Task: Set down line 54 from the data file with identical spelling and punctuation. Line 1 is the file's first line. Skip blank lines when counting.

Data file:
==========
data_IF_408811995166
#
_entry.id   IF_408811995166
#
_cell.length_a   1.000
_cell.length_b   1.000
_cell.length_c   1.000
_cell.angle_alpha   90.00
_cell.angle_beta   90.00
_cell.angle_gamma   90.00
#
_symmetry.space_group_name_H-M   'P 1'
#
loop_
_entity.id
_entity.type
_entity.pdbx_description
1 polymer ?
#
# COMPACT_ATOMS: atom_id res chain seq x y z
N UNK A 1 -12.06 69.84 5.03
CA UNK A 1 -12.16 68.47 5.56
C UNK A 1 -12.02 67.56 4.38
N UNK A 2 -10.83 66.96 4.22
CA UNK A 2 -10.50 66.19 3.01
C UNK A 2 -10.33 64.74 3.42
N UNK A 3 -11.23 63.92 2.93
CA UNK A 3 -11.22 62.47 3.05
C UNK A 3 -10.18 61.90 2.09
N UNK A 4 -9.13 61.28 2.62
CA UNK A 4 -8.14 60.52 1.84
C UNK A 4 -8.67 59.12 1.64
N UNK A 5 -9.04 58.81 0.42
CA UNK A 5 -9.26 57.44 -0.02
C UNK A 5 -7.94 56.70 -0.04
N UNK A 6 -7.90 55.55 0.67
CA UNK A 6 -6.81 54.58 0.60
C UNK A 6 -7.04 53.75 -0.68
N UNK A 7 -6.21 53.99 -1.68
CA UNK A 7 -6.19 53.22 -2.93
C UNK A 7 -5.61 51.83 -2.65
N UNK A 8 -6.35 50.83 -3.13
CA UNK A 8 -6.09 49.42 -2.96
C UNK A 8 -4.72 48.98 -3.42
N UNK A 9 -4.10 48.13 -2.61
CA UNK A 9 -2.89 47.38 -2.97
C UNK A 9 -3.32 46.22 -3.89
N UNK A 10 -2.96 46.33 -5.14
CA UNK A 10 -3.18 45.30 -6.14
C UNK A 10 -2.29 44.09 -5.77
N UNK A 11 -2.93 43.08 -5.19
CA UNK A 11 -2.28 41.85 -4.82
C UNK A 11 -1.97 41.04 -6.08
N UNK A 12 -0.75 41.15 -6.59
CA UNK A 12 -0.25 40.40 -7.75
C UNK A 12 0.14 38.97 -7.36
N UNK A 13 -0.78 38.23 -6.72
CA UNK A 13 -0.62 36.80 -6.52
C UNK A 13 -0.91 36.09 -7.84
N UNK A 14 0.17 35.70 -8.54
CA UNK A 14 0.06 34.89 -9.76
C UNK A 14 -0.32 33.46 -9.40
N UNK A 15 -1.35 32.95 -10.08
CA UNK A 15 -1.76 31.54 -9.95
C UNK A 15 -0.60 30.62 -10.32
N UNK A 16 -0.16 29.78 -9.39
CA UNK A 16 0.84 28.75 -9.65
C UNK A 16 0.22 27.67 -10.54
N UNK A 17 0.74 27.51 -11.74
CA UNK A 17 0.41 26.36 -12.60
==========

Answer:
N UNK A 12 -0.75 41.15 -6.59